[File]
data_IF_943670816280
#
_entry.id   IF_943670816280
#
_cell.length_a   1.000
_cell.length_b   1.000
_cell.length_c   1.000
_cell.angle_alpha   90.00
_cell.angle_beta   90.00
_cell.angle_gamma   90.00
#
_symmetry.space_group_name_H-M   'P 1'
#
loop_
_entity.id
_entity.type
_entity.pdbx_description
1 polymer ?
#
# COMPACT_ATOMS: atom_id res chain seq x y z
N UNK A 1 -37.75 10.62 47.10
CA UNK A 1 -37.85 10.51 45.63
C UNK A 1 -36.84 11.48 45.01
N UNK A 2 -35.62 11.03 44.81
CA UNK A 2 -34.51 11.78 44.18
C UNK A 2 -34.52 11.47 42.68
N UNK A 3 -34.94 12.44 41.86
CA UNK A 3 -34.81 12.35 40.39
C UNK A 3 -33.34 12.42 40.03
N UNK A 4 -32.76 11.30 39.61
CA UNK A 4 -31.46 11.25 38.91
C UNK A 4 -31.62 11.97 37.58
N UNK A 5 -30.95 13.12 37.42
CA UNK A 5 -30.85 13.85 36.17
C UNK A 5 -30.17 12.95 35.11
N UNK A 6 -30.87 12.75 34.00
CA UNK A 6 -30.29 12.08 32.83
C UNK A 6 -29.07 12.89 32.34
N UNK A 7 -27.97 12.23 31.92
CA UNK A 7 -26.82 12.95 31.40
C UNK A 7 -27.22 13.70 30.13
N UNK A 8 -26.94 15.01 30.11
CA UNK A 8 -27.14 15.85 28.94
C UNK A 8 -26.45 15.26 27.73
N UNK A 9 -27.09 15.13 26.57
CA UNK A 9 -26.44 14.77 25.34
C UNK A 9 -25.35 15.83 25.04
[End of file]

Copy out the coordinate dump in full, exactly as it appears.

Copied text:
data_IF_943670816280
#
_entry.id   IF_943670816280
#
_cell.length_a   1.000
_cell.length_b   1.000
_cell.length_c   1.000
_cell.angle_alpha   90.00
_cell.angle_beta   90.00
_cell.angle_gamma   90.00
#
_symmetry.space_group_name_H-M   'P 1'
#
loop_
_entity.id
_entity.type
_entity.pdbx_description
1 polymer ?
#
# COMPACT_ATOMS: atom_id res chain seq x y z
N UNK A 1 -37.75 10.62 47.10
CA UNK A 1 -37.85 10.51 45.63
C UNK A 1 -36.84 11.48 45.01
N UNK A 2 -35.62 11.03 44.81
CA UNK A 2 -34.51 11.78 44.18
C UNK A 2 -34.52 11.47 42.68
N UNK A 3 -34.94 12.44 41.86
CA UNK A 3 -34.81 12.35 40.39
C UNK A 3 -33.34 12.42 40.03
N UNK A 4 -32.76 11.30 39.61
CA UNK A 4 -31.46 11.25 38.91
C UNK A 4 -31.62 11.97 37.58
N UNK A 5 -30.95 13.12 37.42
CA UNK A 5 -30.85 13.85 36.17
C UNK A 5 -30.17 12.95 35.11
N UNK A 6 -30.87 12.75 34.00
CA UNK A 6 -30.29 12.08 32.83
C UNK A 6 -29.07 12.89 32.34
N UNK A 7 -27.97 12.23 31.92
CA UNK A 7 -26.82 12.95 31.40
C UNK A 7 -27.22 13.70 30.13
N UNK A 8 -26.94 15.01 30.11
CA UNK A 8 -27.14 15.85 28.94
C UNK A 8 -26.45 15.26 27.73
N UNK A 9 -27.09 15.13 26.57
CA UNK A 9 -26.44 14.77 25.34
C UNK A 9 -25.35 15.83 25.04